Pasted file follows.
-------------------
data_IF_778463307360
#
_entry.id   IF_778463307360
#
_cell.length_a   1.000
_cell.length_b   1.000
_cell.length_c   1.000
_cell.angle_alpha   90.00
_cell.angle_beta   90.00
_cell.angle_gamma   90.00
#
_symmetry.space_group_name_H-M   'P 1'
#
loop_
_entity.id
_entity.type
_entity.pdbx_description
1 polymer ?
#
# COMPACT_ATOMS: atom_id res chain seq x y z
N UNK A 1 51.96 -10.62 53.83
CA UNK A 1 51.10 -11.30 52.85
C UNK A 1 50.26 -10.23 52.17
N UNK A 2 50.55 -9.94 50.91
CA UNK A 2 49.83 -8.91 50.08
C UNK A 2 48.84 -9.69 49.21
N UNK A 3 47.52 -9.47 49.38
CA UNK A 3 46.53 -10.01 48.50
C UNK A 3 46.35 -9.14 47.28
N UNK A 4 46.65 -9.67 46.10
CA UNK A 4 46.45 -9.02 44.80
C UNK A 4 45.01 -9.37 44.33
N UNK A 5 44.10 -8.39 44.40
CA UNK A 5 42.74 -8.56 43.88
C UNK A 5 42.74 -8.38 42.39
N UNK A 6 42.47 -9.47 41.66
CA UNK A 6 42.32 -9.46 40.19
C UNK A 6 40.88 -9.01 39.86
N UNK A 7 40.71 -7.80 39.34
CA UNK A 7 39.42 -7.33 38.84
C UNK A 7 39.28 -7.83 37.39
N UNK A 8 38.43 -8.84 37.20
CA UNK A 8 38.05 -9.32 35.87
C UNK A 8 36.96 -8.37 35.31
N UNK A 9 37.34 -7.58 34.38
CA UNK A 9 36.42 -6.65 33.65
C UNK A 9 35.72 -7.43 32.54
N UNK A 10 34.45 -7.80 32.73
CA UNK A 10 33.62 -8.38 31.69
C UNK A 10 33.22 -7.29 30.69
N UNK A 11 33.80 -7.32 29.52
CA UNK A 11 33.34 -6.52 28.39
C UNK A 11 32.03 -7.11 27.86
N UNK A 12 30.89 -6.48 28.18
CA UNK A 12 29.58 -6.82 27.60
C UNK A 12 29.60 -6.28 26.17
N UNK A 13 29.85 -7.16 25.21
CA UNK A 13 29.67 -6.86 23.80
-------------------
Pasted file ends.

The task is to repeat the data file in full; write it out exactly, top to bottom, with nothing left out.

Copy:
data_IF_778463307360
#
_entry.id   IF_778463307360
#
_cell.length_a   1.000
_cell.length_b   1.000
_cell.length_c   1.000
_cell.angle_alpha   90.00
_cell.angle_beta   90.00
_cell.angle_gamma   90.00
#
_symmetry.space_group_name_H-M   'P 1'
#
loop_
_entity.id
_entity.type
_entity.pdbx_description
1 polymer ?
#
# COMPACT_ATOMS: atom_id res chain seq x y z
N UNK A 1 51.96 -10.62 53.83
CA UNK A 1 51.10 -11.30 52.85
C UNK A 1 50.26 -10.23 52.17
N UNK A 2 50.55 -9.94 50.91
CA UNK A 2 49.83 -8.91 50.08
C UNK A 2 48.84 -9.69 49.21
N UNK A 3 47.52 -9.47 49.38
CA UNK A 3 46.53 -10.01 48.50
C UNK A 3 46.35 -9.14 47.28
N UNK A 4 46.65 -9.67 46.10
CA UNK A 4 46.45 -9.02 44.80
C UNK A 4 45.01 -9.37 44.33
N UNK A 5 44.10 -8.39 44.40
CA UNK A 5 42.74 -8.56 43.88
C UNK A 5 42.74 -8.38 42.39
N UNK A 6 42.47 -9.47 41.66
CA UNK A 6 42.32 -9.46 40.19
C UNK A 6 40.88 -9.01 39.86
N UNK A 7 40.71 -7.80 39.34
CA UNK A 7 39.42 -7.33 38.84
C UNK A 7 39.28 -7.83 37.39
N UNK A 8 38.43 -8.84 37.20
CA UNK A 8 38.05 -9.32 35.87
C UNK A 8 36.96 -8.37 35.31
N UNK A 9 37.34 -7.58 34.38
CA UNK A 9 36.42 -6.65 33.65
C UNK A 9 35.72 -7.43 32.54
N UNK A 10 34.45 -7.80 32.73
CA UNK A 10 33.62 -8.38 31.69
C UNK A 10 33.22 -7.29 30.69
N UNK A 11 33.80 -7.32 29.52
CA UNK A 11 33.34 -6.52 28.39
C UNK A 11 32.03 -7.11 27.86
N UNK A 12 30.89 -6.48 28.18
CA UNK A 12 29.58 -6.82 27.60
C UNK A 12 29.60 -6.28 26.17
N UNK A 13 29.85 -7.16 25.21
CA UNK A 13 29.67 -6.86 23.80